The Russian opposition on Monday vowed new protests this week after a leading anti-Kremlin activist was give a fresh jail sentence following the latest mass rally against Vladimir Putin.
Tens of thousands of people took to the streets on Saturday in the second mass opposition protest in a month, increasing the pressure on Putin for reform as he faces the biggest protest wave in Russia since the 1990s.
“The Reckoning” the opposition New Times weekly wrote on its front cover. It also featured an illustration depicting Putin dressed as a Christmas gnome alongside leaders ousted in the Arab Spring such as former Egyptian president Hosni Mubarak.
The opposition is not expected to hold new mass rallies until after the New Year. But the fresh prison term handed to Sergei Udaltsov, who leads the extreme-left wing Left Front Movement, sparked huge anger within its ranks.
Udaltsov had already served 15 days for taking part in a protest inMoscow against December 4 parliamentary elections won by Putin’s party, a poll the opposition says were rigged.
But a Moscow court late Sunday ordered him to serve 10 more days in jail to finish a sentence he did not fully complete after being arrested at a demonstration in October, his lawyer Nikolai Polozov said.
“Udaltsov got another 10 days. Shame!” Polozov wrote on Twitter late Sunday.
The radical activist had gone on hunger strike last week to protest his detention and had vowed to stage a fresh hunger strike if he was given a further term in jail, amid growing fears over his health.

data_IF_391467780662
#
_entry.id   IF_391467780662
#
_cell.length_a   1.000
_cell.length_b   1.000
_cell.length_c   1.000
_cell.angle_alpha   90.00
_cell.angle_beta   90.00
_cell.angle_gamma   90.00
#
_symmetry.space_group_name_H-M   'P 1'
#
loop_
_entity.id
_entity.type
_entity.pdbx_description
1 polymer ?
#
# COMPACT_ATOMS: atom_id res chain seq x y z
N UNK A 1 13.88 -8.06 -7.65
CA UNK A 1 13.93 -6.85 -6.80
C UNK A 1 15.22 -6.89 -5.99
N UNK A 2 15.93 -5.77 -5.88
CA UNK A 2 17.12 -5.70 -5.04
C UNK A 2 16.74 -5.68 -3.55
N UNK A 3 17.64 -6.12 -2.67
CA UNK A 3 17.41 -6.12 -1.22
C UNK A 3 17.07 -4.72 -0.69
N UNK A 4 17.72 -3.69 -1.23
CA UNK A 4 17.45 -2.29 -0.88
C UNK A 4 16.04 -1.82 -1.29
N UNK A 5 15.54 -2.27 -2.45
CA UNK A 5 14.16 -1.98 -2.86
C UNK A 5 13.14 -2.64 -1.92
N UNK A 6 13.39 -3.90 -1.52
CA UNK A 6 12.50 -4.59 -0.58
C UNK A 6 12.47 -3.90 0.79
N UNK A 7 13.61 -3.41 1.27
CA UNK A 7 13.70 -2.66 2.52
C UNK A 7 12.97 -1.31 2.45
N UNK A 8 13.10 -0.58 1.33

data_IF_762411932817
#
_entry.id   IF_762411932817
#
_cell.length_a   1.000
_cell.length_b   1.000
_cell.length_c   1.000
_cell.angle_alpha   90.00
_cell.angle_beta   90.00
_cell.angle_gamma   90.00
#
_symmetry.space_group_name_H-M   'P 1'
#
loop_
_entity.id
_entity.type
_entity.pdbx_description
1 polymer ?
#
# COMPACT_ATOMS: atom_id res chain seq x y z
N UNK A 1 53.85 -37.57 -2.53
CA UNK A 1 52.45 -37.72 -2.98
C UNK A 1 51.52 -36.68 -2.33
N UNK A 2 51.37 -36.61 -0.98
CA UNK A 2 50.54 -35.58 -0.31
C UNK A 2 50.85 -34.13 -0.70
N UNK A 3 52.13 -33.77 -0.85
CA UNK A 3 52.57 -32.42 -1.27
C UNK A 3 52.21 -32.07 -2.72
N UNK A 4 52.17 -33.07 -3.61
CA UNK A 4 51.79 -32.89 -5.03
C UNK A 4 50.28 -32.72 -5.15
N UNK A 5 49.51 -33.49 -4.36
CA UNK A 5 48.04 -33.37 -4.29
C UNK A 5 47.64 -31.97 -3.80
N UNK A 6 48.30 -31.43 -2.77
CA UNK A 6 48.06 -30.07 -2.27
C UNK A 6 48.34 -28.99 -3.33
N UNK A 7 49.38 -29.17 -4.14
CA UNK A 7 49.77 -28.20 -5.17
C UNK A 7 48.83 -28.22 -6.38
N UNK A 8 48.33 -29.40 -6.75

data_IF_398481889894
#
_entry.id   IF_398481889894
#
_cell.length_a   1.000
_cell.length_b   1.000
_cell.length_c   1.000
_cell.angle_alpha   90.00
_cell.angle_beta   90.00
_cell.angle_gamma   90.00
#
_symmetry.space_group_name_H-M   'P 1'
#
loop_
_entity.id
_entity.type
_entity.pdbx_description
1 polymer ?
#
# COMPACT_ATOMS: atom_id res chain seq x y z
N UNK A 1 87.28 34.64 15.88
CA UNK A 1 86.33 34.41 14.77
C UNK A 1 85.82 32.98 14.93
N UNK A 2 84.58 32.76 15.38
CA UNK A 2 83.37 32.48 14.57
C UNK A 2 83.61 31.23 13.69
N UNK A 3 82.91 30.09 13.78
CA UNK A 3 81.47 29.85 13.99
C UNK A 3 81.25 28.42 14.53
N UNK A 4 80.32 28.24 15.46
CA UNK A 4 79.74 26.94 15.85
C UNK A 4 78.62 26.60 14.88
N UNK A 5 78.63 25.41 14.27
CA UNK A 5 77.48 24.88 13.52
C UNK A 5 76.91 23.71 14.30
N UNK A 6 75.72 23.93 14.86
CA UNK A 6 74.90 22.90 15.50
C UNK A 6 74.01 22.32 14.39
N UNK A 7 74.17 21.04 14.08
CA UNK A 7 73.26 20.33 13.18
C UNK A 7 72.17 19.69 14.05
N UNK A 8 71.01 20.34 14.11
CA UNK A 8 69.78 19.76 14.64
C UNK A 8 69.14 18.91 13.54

His supporters vowed on a Facebook page to hold a picket outside the Moscow court that ordered the sentence at 1300 GMT Monday in a bid to earn his release, although the page warned that the place and timing could be changed.
“We should be peaceful but determined. There should be a lot of us,” said the post on the Facebook page Udaltsov.26.12.
Another page called a potentially larger demonstration to support Udaltsov on Thursday evening in Moscow and Saint Petersburg: more than 1,000 people have already vowed to attend.
While Udaltsov’s left-wing views are not shared by all the opposition, protest movement leaders including blogger Alexei Navalny have shown a united front in expressing solidarity with his plight.
Navalny has even promised that one million people will attend the next anti-Putin rally.
Hundreds of people were arrested in the first wave of protests after the elections but two mass rallies have since taken place with no unrest, smashing a taboo in Putin’s Russia against mass opposition protests.
Putin’s spokesman on Sunday told AFP that he respected the position of protestors but insisted the Russian prime minister still had the support of a majority of the people heading into presidential elections.
Putin plans to stand for a third Kremlin term in March 2012 polls after his four-year stint as prime minister, with President Dmitry Medvedev taking his current post in a job swap that has angered many Russians.
Medvedev’s economic advisor Arkady Dvorkovich acknowledged in an interview with Moscow Echo radio that the protests would continue until the authorities reacted to their demands.
“If decisions are taken which are based on consultations with civil society then people can start to gradually trust the authorities,” he said.
The leaders have not said when the next mass protest will take place. One of the most prominent opposition figures, politician Vladimir Ryzhkov, admitted there were “several points of view” in the movement on the timing.
The opposition set up a Facebook page (www.facebook.com/moscow.comes.back) to coordinate and debate the timing of future protests.